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School’s in Session(in some states) … Finally!

In Blog by | January 24, 2019

With the recent announcement that middle schools in the state of New Jersey will be soon requiring a course on financial literacy, a new standard has been set in regard to the importance of teaching our children how money works. New Jersey was already one of just 17 states that require graduating high school students pass a financial literacy test, however, this is the first time a state has directed middle-schoolers to know their pennies and dollars too. And it’s about time!

For years we’ve (the BusyKid team) been preaching 1) students must take one year and pass a test on personal finance (not economics or accounting) in order to graduate, and 2) that students in middle school should be required to take (and pass) one year of personal finance. Taking just one class, or as some states currently ask – one semester, does no good if passing a test isn’t required to meet a national minimum.

Currently the United States ranks 15th globally in financial literacy. However, we probably rank first (if there are rankings) in total debt ($21.8 trillion), college loans ($1.5 trillion) and credit card debt ($1.04 trillion). While the high debt can’t be contributed to just poor financial education, it probably doesn’t help. If you don’t understand the ramifications of a bad decision, do you really care that you’re making one?

It’s important that more states join the financial education movement to help our children be prepared to face critical financial decisions in their lifetime. However, in-class education can only do so much. Our kids need to have hands-on experience and a solid routine to take what they learn in class into the real world. Good drivers don’t just walk out of a driver’s education class, they must practice and take a test behind the wheel.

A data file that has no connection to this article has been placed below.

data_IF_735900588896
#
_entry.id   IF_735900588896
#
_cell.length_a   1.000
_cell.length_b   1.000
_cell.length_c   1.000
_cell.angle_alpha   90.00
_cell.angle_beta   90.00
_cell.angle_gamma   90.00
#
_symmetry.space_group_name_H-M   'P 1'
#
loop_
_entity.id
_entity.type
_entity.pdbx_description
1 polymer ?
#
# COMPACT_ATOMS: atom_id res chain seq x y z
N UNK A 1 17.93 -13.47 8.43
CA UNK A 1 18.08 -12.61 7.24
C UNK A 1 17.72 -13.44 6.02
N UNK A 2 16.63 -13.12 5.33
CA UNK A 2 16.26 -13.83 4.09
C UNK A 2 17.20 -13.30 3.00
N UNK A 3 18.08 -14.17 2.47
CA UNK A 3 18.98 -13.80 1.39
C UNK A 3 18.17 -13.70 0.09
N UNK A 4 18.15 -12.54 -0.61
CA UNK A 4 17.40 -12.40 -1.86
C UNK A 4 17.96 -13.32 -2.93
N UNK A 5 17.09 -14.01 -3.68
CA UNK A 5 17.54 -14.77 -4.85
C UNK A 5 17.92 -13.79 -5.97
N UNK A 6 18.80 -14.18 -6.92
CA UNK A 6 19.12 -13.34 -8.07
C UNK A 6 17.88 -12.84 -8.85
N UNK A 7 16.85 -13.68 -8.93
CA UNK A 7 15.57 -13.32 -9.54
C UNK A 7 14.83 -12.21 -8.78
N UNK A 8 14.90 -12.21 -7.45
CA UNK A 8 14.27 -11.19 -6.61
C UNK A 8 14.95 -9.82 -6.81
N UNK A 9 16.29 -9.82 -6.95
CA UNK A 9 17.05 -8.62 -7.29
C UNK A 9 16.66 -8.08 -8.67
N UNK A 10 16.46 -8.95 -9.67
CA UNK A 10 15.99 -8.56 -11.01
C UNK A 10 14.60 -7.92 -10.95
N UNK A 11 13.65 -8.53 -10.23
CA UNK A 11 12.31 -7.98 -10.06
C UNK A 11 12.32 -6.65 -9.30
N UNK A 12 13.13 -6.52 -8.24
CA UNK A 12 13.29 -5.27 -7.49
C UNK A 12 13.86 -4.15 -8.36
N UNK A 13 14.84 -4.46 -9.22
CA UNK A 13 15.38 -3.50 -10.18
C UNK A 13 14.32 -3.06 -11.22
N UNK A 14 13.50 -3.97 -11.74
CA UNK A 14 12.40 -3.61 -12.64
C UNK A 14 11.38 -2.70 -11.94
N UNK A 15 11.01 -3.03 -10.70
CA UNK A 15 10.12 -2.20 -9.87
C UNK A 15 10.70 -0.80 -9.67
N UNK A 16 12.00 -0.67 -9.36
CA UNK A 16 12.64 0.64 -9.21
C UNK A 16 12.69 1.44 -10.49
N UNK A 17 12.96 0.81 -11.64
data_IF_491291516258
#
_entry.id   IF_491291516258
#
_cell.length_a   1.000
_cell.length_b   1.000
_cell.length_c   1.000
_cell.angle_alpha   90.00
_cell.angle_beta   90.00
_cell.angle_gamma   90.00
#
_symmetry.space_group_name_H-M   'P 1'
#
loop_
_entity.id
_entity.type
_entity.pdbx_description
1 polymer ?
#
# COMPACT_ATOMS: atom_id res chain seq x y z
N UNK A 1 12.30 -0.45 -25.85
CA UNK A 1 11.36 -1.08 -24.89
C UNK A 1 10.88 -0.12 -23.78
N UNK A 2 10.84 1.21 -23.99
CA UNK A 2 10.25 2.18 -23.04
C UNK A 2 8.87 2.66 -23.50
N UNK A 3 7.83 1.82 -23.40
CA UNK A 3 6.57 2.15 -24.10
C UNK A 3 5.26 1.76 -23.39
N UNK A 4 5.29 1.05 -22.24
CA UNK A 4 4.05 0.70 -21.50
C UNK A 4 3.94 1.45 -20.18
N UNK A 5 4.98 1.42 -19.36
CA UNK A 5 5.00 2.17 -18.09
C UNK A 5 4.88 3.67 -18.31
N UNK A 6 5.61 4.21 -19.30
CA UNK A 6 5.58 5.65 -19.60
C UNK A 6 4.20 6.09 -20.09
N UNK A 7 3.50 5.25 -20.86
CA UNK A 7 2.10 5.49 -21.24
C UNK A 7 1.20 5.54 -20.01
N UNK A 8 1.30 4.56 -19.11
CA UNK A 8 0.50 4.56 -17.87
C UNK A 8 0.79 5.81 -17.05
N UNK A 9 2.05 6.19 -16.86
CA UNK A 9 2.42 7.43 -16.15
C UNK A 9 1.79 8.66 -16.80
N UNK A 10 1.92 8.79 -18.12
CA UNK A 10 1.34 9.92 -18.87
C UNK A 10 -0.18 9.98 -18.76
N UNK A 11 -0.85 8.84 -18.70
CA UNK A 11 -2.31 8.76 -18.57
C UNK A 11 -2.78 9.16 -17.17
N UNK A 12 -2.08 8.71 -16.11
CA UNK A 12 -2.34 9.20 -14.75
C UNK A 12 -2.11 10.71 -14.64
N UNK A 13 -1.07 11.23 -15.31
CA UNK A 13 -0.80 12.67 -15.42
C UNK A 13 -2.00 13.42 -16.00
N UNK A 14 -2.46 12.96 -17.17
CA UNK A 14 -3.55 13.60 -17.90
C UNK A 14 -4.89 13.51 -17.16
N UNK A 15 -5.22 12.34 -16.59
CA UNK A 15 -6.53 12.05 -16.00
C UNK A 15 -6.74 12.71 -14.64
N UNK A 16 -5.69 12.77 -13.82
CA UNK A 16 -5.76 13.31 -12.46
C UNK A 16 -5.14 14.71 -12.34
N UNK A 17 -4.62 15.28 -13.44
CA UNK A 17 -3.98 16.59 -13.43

In a recent survey from the Edelman Financial Engines’, 90% of parents with children ages 4 to 8 feel it is extremely important that their kids grow up with good financial habits.  Further, 91% of these parents felt that they themselves are the ones who should teach their children about money. Here’s the funny part …. 49% of parents surveyed said they don’t know how to discuss money in ways they think their child would understand.

So now what?

Here’s what we think:

  1. More States Need to Make Financial Literacy a Priority
    While almost every state has taken some step to introduce personal finance into the classroom, there is no sense of urgency to make it a top priority. When kids will make financial decisions every day of the rest of their lives, why is there an option to take a finance course? This should be as required as math and science.
  2. Practice, Practice, Practice
    Talking about it in school is a great first step but kids need to practice managing money to fully grasp the understanding of it. Tools like BusyKid (or other apps) can provide practice and help develop sound fundamentals from an early age.
  3. Leverage Technology
    School will teach manual things like balancing checking accounts, writing checks and going to a bank to open an account. Kids are living at a time when everything is in their hands (literally), and technology has changed everything when it comes to managing money. Now they can instantly check their balance, pay bills, get a loan or send money to a friend. Make sure they understand how to manage this.
  4. Invest Is Best
    Schools will most likely focus on the least kids need to know (in order to pass required tests) but kids need to also know the importance of investing. Because of technology, kids can now learn how to invest with as little as $10 through platforms like BusyKid or Stockpile.
  5. Don’t Stop Parenting
    Parents are making a huge mistake if they think just because their child has passed a test in school, they are ready to face major financial decisions. Just because your child passes a driver’s test in school, would you let them get behind the wheel of a car without supervision? Parents need to stay involved to make sure the kids are practicing what they learned.